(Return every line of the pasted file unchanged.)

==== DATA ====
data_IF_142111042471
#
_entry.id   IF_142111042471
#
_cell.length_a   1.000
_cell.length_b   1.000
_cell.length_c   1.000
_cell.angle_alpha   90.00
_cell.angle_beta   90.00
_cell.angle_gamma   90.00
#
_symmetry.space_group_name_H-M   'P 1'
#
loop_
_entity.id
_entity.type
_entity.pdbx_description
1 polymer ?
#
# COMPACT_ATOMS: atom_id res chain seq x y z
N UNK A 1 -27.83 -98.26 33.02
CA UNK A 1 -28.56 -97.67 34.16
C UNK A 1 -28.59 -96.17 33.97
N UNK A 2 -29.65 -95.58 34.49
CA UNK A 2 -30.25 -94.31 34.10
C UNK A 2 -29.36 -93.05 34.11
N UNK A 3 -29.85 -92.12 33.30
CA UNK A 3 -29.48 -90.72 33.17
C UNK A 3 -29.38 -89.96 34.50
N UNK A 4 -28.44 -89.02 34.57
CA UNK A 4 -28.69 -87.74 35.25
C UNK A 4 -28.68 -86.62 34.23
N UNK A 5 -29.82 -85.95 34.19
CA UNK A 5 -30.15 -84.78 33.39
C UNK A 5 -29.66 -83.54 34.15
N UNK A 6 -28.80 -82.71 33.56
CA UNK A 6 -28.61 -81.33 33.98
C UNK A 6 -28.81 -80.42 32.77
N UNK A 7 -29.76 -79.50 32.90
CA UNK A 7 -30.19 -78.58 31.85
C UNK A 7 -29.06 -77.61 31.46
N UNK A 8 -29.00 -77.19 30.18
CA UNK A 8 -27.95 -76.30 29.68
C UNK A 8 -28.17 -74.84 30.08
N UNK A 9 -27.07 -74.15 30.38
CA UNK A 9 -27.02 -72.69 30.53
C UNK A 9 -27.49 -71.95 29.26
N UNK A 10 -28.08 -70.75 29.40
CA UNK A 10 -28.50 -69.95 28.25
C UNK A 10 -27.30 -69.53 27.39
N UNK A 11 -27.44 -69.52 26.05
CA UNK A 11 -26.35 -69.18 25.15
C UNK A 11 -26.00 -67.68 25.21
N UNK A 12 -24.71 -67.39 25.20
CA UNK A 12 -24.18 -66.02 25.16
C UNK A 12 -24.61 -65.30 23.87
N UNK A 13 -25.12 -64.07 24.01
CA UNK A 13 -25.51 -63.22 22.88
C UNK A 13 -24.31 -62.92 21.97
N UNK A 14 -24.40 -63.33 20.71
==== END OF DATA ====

data_IF_142111042471
#
_entry.id   IF_142111042471
#
_cell.length_a   1.000
_cell.length_b   1.000
_cell.length_c   1.000
_cell.angle_alpha   90.00
_cell.angle_beta   90.00
_cell.angle_gamma   90.00
#
_symmetry.space_group_name_H-M   'P 1'
#
loop_
_entity.id
_entity.type
_entity.pdbx_description
1 polymer ?
#
# COMPACT_ATOMS: atom_id res chain seq x y z
N UNK A 1 -27.83 -98.26 33.02
CA UNK A 1 -28.56 -97.67 34.16
C UNK A 1 -28.59 -96.17 33.97
N UNK A 2 -29.65 -95.58 34.49
CA UNK A 2 -30.25 -94.31 34.10
C UNK A 2 -29.36 -93.05 34.11
N UNK A 3 -29.85 -92.12 33.30
CA UNK A 3 -29.48 -90.72 33.17
C UNK A 3 -29.38 -89.96 34.50
N UNK A 4 -28.44 -89.02 34.57
CA UNK A 4 -28.69 -87.74 35.25
C UNK A 4 -28.68 -86.62 34.23
N UNK A 5 -29.82 -85.95 34.19
CA UNK A 5 -30.15 -84.78 33.39
C UNK A 5 -29.66 -83.54 34.15
N UNK A 6 -28.80 -82.71 33.56
CA UNK A 6 -28.61 -81.33 33.98
C UNK A 6 -28.81 -80.42 32.77
N UNK A 7 -29.76 -79.50 32.90
CA UNK A 7 -30.19 -78.58 31.85
C UNK A 7 -29.06 -77.61 31.46
N UNK A 8 -29.00 -77.19 30.18
CA UNK A 8 -27.95 -76.30 29.68
C UNK A 8 -28.17 -74.84 30.08
N UNK A 9 -27.07 -74.15 30.38
CA UNK A 9 -27.02 -72.69 30.53
C UNK A 9 -27.49 -71.95 29.26
N UNK A 10 -28.08 -70.75 29.40
CA UNK A 10 -28.50 -69.95 28.25
C UNK A 10 -27.30 -69.53 27.39
N UNK A 11 -27.44 -69.52 26.05
CA UNK A 11 -26.35 -69.18 25.15
C UNK A 11 -26.00 -67.68 25.21
N UNK A 12 -24.71 -67.39 25.20
CA UNK A 12 -24.18 -66.02 25.16
C UNK A 12 -24.61 -65.30 23.87
N UNK A 13 -25.12 -64.07 24.01
CA UNK A 13 -25.51 -63.22 22.88
C UNK A 13 -24.31 -62.92 21.97
N UNK A 14 -24.40 -63.33 20.71